Advance Copy: Backstories on books by NASW members

William Grigg: A Perfectly Natural Murder

Remember the 1982 Tylenol poisonings? Bill Grigg does. He was the FDA's news director then. That experience sparked his novel focusing on intentional food poisoning, A Perfectly Natural Murder. Its hapless hero is a PIO for an insurance company whose dinner party was co-opted by a colleague with a dark secret. The hero's father, a medical reporter, helps move the investigation along.

Sidney Perkowitz: Physics: A Very Short Introduction

Physics governs the world we live in. It underlies everyday technology such as smartphones and medical imaging devices, and influences major societal concerns such as nuclear proliferation, energy use, and climate change. In "Physics: A Very Short Introduction," Sidney Perkowitz offers lay readers a guide to what physics covers, how physicists carry out research, and why this research matters.

Richard Maurer: Destination Moon

From Jules Verne’s novels in the 1860s to Disney’s “Man in Space” 1950s TV series that captivated Dwight Eisenhower among others, popular culture often presciently described space travel. In Destination Moon: The Remarkable and Improbable Voyage of Apollo 11, Richard Maurer focuses on six people plus co-workers who helped transform scifi into reality. Posters and photos round out the text.

Rod Pyle: Heroes of the Space Age

Soviet cosmonaut Valentina Tereshkova was the first woman to travel to space. Software engineer Margaret Hamilton’s programs proved crucial to the success of Apollo 11’s July 20, 1969 moon landing. In Heroes of the Space Age: Incredible Stories of the Famous and Forgotten Men and Women Who Took Humanity to the Stars, Rod Pyle describes the lives and motivations of these and other space pioneers.

Kris Newby: BITTEN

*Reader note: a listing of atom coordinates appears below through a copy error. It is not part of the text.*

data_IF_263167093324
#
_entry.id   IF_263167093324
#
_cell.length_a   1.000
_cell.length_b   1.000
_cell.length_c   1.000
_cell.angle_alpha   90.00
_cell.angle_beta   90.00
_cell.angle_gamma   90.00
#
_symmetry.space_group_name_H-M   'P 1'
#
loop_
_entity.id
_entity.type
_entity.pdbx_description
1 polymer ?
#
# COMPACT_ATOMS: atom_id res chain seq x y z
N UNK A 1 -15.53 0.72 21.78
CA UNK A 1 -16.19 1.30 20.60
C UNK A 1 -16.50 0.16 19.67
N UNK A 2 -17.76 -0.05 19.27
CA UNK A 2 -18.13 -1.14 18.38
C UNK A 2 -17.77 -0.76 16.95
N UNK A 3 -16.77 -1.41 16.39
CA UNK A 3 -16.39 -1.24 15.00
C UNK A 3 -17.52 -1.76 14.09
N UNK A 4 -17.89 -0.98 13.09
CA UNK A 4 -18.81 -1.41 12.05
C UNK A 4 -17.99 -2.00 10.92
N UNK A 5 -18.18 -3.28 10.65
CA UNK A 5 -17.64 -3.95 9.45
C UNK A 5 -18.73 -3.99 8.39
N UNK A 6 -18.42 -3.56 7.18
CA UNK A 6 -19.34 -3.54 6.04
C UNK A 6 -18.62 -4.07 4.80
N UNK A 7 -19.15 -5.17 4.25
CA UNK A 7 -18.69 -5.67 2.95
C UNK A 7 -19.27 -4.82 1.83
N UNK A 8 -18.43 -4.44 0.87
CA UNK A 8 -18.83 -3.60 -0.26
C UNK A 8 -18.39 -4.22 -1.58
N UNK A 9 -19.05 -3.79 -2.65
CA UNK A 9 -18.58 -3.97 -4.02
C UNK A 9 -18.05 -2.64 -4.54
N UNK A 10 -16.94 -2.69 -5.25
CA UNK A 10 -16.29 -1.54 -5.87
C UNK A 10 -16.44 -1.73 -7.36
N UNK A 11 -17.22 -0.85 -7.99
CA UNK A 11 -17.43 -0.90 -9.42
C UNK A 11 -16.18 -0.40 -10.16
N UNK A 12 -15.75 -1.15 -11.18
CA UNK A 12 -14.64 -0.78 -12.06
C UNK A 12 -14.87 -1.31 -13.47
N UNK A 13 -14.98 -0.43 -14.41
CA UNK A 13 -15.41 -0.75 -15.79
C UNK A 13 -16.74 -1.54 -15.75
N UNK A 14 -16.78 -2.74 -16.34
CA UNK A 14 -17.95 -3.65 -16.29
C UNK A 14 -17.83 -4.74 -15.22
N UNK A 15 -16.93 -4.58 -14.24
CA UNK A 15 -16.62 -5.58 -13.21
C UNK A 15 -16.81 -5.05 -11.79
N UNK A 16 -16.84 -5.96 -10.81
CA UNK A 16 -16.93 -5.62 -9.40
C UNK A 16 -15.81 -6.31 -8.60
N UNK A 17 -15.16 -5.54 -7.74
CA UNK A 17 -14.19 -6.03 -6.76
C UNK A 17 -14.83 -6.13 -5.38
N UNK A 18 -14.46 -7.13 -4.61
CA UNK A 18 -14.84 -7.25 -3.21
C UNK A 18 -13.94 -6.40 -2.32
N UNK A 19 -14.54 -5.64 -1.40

Having experienced persistent effects of a tick bite, Kris Newby helped create the 2009 Lyme documentary, Under Our Skin. In 2013, she learned scientist Willy Burgdorfer, who had identified the Lyme disease-causing bacterium, attributed Lyme’s initial outbreak to a bioweapons release. Her book Bitten: The Secret History of Lyme Disease and Biological Weapons explores that astonishing claim.

Antonia Malchik: A Walking Life

Our car-centric culture has been designing walking out of our lives for nearly a hundred years, Antonia Malchik asserts. Forgoing walking has eroded our sense of community, made us more anxious about time, cut us off from nature, and boosted obesity and air pollution, she says. In A Walking Life: Reclaiming Our Health and Our Freedom One Step at a Time, Malchik calls for a U-turn.

Sunny Bains: Explaining the Future

If you’re new to covering technology, where do you start? In Explaining the Future: How to Research, Analyze, and Report on Emerging Technologies, Sunny Bains tells what to ask, where to find answers, how to assess experts’ opinions, and how to organize and convey your conclusions. Bains is editorial director of the science news site Engineering Inspiration.

Rod Pyle: Interplanetary Robots

From the first images of Mars Mariner 4 sent back to earth in 1965 to those of Pluto New Horizons captured in its 2015 flyby, the solar system has proved “far less friendly and hospitable than we had hoped, but more fascinating than we could have imagined,” Rod Pyle writes. In Interplanetary Robots: True Stories of Space Exploration, Pyle recounts six decades of headline-making history.

Stephen Ornes: Math Art

A mathematician created 13 mathematical quilts providing visual representations of patterns in pi. A topologist worked out equations for inner and outer curves of seashells to sculpt shells from gypsum. A teacher crochets tangible models of the hyperbolic plane. In Math Art: Truth, Beauty, and Equations, Stephen Ornes explains the math and provides stunning examples of mathematical art.